To read more, check out the #thingsfatpeoplearetold search results page.

QOTD: Fitness and fatness

From Reuters, on a study in patients with coronary artery disease that looked at fitness levels and BMI:

[Heart specialist and study leader Dr. Francisco] Lopes-Jimenez said, the lesson for patients is clear: try to improve your physical fitness. “It is much easier to become fit than it is to become slim,” he said. “Anybody who has gone into an exercise program would agree with that.”

While Lopes-Jimenez seems to presume his patients want to exercise (or otherwise take action to improve their health) it is radical to see a heart specialist stating that a person can improve their fitness without being slim.  Or that exercise doesn’t automagically cause slimness.  Or that it can be easier to become fitter than to become thinner — which has certainly been true in my case.

Ah, The Fat-Phobic Media

The headline: “Are the Religious Prone to Obesity?”

The facts: A study finding that those who attend religious services most frequently tend to gain more weight in middle age.  Those who attend religious services most frequently also tend to be healthier.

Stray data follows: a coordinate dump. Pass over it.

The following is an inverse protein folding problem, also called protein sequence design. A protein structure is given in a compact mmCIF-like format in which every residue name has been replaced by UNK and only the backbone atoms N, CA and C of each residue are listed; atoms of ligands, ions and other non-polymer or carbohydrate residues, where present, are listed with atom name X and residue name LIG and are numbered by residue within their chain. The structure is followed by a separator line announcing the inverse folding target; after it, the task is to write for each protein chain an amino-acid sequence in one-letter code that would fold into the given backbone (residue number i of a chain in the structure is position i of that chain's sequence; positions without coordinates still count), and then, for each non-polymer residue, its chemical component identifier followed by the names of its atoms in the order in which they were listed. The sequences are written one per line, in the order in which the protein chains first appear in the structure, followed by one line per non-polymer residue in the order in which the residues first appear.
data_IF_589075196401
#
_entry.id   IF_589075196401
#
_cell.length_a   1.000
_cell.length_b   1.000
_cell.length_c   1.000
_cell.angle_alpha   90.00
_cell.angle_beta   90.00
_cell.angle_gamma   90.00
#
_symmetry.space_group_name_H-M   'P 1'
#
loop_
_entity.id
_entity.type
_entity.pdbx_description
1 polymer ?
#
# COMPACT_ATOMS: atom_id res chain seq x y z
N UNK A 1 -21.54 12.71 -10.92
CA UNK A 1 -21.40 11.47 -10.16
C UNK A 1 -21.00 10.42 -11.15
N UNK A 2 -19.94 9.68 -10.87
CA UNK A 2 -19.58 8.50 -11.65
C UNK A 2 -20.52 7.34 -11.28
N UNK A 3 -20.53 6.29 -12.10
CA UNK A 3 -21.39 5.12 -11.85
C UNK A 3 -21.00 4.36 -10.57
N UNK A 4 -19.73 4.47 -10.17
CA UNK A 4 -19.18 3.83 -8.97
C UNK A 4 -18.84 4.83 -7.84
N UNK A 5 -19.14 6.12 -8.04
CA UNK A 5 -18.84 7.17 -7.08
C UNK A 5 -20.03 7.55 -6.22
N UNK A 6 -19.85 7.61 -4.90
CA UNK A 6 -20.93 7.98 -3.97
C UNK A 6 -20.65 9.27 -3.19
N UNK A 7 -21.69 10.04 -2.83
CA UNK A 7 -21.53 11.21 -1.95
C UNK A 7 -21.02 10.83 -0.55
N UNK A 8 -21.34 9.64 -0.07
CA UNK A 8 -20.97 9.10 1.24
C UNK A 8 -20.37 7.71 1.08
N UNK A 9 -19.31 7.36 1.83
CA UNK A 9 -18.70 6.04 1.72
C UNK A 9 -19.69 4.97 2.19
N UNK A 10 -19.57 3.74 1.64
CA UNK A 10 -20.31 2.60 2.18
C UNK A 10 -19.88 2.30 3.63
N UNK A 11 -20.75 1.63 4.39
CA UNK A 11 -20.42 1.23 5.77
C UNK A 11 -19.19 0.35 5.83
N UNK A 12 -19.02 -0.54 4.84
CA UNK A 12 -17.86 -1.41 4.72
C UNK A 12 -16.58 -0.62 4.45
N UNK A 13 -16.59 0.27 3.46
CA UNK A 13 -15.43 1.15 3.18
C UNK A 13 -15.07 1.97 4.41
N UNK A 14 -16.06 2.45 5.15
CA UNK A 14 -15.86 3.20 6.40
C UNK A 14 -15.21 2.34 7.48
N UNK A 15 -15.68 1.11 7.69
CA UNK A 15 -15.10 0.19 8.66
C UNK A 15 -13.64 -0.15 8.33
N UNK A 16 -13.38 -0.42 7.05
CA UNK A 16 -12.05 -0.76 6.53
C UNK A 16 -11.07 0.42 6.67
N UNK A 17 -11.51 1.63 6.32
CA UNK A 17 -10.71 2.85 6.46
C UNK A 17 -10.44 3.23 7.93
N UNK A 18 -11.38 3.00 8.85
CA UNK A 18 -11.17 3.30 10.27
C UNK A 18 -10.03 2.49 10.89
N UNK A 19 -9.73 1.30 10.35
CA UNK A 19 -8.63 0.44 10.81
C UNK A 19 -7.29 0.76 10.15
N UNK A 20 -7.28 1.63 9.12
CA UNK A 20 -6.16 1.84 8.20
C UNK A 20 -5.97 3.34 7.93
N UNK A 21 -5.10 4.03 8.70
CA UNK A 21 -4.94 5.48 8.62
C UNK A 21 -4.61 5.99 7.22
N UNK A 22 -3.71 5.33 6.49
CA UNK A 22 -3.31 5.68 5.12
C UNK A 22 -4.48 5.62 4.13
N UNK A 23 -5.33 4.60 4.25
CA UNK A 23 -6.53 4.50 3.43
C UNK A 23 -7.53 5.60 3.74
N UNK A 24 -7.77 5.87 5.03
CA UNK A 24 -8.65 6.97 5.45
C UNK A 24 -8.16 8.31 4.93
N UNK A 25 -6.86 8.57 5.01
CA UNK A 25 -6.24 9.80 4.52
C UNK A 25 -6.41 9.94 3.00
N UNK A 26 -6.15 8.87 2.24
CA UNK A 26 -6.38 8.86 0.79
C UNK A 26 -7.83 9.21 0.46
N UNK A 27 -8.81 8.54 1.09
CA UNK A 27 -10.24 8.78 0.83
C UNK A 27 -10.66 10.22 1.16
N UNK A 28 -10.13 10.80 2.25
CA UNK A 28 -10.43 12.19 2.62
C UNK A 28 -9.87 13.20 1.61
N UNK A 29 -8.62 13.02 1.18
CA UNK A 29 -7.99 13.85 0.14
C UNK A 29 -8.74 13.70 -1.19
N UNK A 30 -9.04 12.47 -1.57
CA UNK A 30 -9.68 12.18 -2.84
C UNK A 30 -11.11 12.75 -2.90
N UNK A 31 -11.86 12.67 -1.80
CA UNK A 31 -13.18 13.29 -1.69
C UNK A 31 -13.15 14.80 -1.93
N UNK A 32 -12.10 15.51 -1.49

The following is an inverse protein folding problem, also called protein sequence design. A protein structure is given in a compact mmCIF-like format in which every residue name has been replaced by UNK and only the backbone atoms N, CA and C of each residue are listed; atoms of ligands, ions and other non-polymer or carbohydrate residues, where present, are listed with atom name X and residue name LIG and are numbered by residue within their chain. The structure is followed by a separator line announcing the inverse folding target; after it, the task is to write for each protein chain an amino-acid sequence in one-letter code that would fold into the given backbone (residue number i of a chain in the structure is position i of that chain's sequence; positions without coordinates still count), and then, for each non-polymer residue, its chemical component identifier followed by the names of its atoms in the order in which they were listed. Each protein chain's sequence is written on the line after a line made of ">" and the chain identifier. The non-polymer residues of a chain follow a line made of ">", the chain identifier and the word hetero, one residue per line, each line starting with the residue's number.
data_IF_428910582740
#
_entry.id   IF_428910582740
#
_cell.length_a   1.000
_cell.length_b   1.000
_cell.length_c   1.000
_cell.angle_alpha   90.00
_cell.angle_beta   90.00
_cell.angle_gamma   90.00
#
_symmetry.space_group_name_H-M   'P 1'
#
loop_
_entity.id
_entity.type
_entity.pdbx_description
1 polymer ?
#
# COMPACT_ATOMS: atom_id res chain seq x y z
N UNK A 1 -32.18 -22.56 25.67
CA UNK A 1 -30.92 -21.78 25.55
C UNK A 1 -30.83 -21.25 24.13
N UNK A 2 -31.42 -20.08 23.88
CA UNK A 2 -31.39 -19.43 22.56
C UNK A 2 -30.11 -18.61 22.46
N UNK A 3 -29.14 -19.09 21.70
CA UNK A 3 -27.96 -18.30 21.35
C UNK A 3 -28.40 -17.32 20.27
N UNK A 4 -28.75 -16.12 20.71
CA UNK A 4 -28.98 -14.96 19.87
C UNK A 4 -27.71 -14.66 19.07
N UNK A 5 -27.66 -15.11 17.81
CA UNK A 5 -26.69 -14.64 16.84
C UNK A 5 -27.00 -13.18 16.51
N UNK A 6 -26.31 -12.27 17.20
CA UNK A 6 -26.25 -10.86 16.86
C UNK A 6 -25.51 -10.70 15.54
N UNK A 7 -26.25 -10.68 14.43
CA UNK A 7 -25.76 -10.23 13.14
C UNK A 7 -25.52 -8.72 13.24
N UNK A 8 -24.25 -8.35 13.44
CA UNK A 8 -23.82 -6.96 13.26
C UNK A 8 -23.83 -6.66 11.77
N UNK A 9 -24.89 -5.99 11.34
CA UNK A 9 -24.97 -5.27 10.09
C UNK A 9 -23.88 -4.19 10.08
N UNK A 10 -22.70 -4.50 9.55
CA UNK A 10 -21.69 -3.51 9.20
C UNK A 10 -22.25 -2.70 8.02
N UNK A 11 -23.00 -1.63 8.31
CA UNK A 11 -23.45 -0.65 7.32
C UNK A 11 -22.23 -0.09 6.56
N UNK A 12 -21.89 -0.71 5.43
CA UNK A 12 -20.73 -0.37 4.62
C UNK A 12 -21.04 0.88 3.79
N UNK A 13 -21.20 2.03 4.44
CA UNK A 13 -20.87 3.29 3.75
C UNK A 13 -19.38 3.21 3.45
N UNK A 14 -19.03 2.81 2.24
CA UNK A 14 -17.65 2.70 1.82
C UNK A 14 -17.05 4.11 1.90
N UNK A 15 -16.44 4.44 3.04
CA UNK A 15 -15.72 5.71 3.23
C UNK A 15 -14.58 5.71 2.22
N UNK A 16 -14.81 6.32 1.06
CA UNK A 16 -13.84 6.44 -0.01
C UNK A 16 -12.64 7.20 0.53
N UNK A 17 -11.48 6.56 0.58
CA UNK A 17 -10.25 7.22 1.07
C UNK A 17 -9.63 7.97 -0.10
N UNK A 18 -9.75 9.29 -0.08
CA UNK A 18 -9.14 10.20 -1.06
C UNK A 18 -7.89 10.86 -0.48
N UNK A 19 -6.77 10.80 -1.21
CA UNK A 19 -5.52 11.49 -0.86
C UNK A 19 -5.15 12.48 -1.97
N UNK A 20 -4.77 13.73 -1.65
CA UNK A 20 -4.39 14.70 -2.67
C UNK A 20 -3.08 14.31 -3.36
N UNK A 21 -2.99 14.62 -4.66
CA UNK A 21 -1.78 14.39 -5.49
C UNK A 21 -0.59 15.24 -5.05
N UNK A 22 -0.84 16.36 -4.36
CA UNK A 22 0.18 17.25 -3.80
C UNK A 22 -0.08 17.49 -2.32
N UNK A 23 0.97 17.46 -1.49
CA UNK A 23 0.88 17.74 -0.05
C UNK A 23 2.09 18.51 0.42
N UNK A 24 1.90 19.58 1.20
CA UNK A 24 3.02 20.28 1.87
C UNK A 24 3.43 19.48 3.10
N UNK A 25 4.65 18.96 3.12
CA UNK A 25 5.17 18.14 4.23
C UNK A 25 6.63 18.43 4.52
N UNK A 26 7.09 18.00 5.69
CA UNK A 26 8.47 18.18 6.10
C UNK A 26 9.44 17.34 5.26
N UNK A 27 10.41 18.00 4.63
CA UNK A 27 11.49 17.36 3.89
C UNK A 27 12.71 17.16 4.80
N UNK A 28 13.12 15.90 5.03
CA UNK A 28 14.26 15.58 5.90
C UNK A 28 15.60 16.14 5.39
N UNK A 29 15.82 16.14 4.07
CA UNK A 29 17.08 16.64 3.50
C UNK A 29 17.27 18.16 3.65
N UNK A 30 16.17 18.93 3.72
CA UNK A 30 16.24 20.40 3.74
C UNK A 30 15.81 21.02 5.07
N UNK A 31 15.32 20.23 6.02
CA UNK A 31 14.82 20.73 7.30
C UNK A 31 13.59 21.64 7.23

What I consider fat-phobic: The “healthier” is seen as despite the weighing more in middle age, even though other research found that weight in itself isn’t always indicative of problems.   It’s suggested that religious groups can use this research as a reason to encourage their members to “slim down” and “prevent obesity.” There’s speculation that those who attend services more frequently may be more sedentary or eat more.

What do I consider interesting: That this population is both slightly healthier and slightly (32% of those who attend religious services frequently vs 22% of those who didn’t) fatter at middle age.  The frequent-attendee group also happens to smoke less — and smokers both have more health problems and weigh less.

What do you think?  Did I miss something?  Am I overreacting?